New antibiotic lolamicin shows promise in fighting drug-resistant infections

Researchers have developed a new antibiotic that reduced or eliminated drug-resistant bacterial infections in mouse models of acute pneumonia and sepsis while sparing healthy microbes in the mouse gut. The drug, called lolamicin, also warded off secondary infections with Clostridioides difficile, a common and dangerous hospital-associated bacterial infection, and was effective against more than 130 multidrug-resistant bacterial strains in cell culture.

The findings are detailed in the journal Nature.

"People are starting to realize that the antibiotics we've all been taking -; that are fighting infection and, in some instances, saving our lives -; also are having these deleterious effects on us," said University of Illinois Urbana-Champaign chemistry professor Paul Hergenrother, who led the study with former doctoral student Kristen Muñoz. "They're killing our good bacteria as they treat the infection. We wanted to start thinking about the next generation of antibiotics that could be developed to kill the pathogenic bacteria and not the beneficial ones."

Numerous studies have found that antibiotic-related disturbances to the gut microbiome increase vulnerability to further infections and are associated with gastrointestinal, kidney, liver and other problems.

Most clinically approved antibiotics only kill gram-positive bacteria or kill both gram-positive and gram-negative bacteria."

Kristen Muñoz, former doctoral student

Gram-positive and gram-negative bacteria differ in the composition of their cell walls. Gram-negative bacteria have a double layer of protection, making them more difficult to kill, Muñoz said.

The few drugs available to fight gram-negative infections also kill other potentially beneficial gram-negative bacteria. For example, colistin, one of the few gram-negative-only antibiotics approved for clinical use, can cause C. difficile-associated diarrhea and pseudomembranous colitis, a potentially life-threatening complication. The drug also has toxic effects on the liver and kidney, and "thus colistin is typically utilized only as an antibiotic of last resort," the researchers wrote.

To tackle the many problems associated with indiscriminately targeting gram-negative bacteria, the team focused on a suite of drugs developed by the pharmaceutical company AstraZeneca. These drugs inhibit the Lol system, a lipoprotein-transport system that is exclusive to gram-negative bacteria and genetically different in pathogenic and beneficial microbes. These drugs were not effective against gram-negative infections unless the researchers first undermined key bacterial defenses in the laboratory. But because these antibiotics appeared to discriminate between beneficial and pathogenic gram-negative bacteria in cell culture experiments, they were promising candidates for further exploration, Hergenrother said.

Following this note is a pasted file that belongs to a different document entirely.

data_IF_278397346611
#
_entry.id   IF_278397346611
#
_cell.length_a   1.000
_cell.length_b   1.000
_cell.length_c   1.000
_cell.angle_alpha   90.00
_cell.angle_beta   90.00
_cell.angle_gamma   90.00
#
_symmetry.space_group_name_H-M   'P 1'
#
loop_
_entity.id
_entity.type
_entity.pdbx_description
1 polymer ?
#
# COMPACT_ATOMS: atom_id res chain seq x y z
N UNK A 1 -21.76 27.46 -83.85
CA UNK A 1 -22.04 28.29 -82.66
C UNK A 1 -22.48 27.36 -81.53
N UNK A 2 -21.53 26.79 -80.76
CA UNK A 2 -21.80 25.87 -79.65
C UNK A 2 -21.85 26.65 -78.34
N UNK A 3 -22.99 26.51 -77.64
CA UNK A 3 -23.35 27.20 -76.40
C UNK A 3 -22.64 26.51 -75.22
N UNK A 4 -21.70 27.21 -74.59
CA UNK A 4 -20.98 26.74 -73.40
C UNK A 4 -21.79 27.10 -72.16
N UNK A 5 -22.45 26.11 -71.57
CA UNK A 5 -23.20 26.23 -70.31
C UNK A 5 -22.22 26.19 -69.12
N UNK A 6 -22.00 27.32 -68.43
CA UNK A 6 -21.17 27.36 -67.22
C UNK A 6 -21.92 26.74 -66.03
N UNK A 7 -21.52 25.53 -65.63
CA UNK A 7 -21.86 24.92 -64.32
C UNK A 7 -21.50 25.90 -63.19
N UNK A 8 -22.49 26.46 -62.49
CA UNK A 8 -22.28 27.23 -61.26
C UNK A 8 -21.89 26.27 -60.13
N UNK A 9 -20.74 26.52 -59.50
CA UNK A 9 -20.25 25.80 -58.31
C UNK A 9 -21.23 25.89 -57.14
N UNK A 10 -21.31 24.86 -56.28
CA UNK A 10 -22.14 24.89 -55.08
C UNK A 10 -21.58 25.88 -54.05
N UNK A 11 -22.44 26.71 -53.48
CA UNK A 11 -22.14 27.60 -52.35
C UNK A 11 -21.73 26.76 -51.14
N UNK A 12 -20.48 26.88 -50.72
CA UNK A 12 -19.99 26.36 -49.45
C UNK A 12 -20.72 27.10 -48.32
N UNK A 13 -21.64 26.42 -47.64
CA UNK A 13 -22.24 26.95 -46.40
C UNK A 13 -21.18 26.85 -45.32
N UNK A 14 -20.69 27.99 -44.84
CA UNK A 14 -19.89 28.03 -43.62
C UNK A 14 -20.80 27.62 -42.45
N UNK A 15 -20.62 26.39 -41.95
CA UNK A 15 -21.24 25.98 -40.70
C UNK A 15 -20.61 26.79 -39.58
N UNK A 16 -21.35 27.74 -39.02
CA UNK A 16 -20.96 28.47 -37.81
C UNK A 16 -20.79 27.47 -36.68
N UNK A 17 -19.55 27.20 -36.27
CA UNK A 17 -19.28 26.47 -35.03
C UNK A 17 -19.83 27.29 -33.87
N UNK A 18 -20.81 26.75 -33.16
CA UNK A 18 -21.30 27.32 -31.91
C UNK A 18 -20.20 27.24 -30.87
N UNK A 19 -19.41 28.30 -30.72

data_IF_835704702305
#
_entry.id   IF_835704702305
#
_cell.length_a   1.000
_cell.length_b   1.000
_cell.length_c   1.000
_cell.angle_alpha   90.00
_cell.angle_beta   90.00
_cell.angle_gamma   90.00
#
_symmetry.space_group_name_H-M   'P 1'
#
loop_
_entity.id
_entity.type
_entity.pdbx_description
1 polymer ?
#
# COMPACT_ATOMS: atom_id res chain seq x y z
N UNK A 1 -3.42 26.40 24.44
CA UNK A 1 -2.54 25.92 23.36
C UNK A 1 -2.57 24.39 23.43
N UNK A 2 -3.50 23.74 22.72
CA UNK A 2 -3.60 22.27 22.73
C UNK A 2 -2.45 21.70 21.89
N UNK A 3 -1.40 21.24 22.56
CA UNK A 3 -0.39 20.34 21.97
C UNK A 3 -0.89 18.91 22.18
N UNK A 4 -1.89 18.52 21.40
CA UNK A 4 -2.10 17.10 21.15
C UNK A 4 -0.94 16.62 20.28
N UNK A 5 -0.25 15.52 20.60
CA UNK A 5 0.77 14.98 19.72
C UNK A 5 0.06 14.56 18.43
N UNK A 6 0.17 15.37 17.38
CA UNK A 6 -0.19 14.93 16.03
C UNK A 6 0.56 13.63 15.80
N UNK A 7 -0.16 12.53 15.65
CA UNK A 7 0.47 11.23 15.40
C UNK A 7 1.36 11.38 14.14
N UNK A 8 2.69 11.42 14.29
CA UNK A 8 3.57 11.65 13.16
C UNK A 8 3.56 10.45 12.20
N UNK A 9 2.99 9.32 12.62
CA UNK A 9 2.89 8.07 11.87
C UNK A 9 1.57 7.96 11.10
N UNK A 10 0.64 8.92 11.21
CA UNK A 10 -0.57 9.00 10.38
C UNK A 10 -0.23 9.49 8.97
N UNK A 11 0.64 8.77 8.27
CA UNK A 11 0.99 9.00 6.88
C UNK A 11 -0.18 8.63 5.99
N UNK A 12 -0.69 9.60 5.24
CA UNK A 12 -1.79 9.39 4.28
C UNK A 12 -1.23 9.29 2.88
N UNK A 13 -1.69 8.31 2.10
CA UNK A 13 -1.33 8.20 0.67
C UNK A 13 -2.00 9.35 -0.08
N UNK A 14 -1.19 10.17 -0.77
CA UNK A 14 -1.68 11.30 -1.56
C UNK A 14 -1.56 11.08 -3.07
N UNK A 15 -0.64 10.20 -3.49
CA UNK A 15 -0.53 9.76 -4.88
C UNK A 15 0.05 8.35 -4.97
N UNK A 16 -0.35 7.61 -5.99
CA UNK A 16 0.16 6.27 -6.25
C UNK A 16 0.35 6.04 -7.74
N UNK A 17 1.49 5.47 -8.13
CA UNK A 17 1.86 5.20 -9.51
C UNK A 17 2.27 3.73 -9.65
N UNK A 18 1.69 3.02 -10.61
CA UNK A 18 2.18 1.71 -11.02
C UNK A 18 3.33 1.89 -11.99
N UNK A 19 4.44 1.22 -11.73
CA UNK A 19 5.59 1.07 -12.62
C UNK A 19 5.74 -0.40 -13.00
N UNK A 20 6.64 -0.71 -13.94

In a series of experiments, Muñoz designed structural variations of the Lol inhibitors and evaluated their potential to fight gram-negative and gram-positive bacteria in cell culture. One of the new compounds, lolamicin, selectively targeted some "laboratory strains of gram-negative pathogens including Escherichia coli, Klebsiella pneumoniae and Enterobacter cloacae," the researchers found. Lolamicin had no detectable effect on gram-positive bacteria in cell culture. At higher doses, lolamicin killed up to 90% of multidrug-resistant E. coli, K. pneumoniae and E. cloacae clinical isolates.

When given orally to mice with drug-resistant septicemia or pneumonia, lolamicin rescued 100% of the mice with septicemia and 70% of the mice with pneumonia, the team reported. 

Extensive work was done to determine the effect of lolamicin on the gut microbiome.

"The mouse microbiome is a good tool for modeling human infections because human and mouse gut microbiomes are very similar," Muñoz said. "Studies have shown that antibiotics that cause gut dysbiosis in mice have a similar effect in humans."

Treatment with standard antibiotics amoxicillin and clindamycin caused dramatic shifts in the overall structure of bacterial populations in the mouse gut, diminishing the abundance several beneficial microbial groups, the team found.

"In contrast, lolamicin did not cause any drastic changes in taxonomic composition over the course of the three-day treatment or the following 28-day recovery," the researchers wrote.

Many more years of research are needed to extend the findings, Hergenrother said. Lolamicin, or other similar compounds, must be tested against more bacterial strains and detailed toxicology studies must be conducted. Any new antibiotics also must be assessed to determine how quickly they induce drug resistance, a problem that arises sooner or later in bacteria treated with antibiotics.

The study is a proof-of-concept that antibiotics that kill a pathogenic microbe while sparing beneficial bacteria in the gut can be developed for gram-negative infections -; some of the most challenging infections to treat, Hergenrother said.

The National Institute of Allergy and Infectious Diseases at the National Institutes of Health supported this research.

Hergenrother also is a professor in the Cancer Center at Illinois, the Carle Illinois College of Medicine and the Carl R. Woese Institute for Genomic Biology at the U. of I. Co-authors of the study include Illinois pathobiology professor Gee Lau, biochemistry professor Emad Takhorshid, and Chris Fields and Jessica Holmes of the Roy J. Carver Biotechnology Center at the U. of I.

Source:
Journal reference:

Muñoz, K. A., et al. (2024). A Gram-negative-selective antibiotic that spares the gut microbiome. Nature. doi.org/10.1038/s41586-024-07502-0.

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